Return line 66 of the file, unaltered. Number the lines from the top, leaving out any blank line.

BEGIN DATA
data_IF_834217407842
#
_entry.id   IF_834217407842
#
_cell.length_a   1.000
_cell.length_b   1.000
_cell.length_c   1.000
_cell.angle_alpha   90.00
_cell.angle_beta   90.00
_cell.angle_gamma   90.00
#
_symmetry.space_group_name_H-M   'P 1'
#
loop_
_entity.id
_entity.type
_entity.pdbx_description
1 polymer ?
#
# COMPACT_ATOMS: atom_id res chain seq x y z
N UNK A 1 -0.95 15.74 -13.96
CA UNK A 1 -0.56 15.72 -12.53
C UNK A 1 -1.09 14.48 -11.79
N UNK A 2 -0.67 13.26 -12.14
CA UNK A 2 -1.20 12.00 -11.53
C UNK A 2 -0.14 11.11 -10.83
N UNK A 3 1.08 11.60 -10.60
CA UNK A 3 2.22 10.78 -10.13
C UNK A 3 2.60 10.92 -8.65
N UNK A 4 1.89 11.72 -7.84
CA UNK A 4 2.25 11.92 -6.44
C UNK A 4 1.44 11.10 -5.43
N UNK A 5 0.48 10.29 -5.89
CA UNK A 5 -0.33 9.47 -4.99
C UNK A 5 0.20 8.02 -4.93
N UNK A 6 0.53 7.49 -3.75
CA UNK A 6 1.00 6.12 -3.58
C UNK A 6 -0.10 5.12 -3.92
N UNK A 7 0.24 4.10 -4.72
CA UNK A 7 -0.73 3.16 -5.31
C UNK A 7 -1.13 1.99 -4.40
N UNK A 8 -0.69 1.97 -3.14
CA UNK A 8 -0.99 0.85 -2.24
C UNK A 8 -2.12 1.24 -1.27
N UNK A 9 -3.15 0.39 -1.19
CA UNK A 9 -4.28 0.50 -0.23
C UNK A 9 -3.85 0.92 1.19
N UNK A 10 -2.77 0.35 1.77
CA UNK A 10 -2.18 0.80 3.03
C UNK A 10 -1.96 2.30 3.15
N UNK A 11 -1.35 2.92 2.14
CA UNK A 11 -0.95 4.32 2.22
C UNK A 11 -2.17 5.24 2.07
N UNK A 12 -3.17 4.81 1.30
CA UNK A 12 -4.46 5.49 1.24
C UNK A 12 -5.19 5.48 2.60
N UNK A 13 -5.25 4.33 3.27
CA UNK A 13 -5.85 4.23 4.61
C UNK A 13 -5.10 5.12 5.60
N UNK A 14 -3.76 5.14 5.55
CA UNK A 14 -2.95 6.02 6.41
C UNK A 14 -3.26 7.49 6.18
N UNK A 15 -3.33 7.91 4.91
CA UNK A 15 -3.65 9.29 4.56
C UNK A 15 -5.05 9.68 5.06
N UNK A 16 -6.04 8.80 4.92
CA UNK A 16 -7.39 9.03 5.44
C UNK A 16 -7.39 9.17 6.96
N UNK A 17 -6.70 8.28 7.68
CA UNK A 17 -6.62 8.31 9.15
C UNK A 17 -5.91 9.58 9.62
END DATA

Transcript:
N UNK A 16 -6.04 8.80 4.92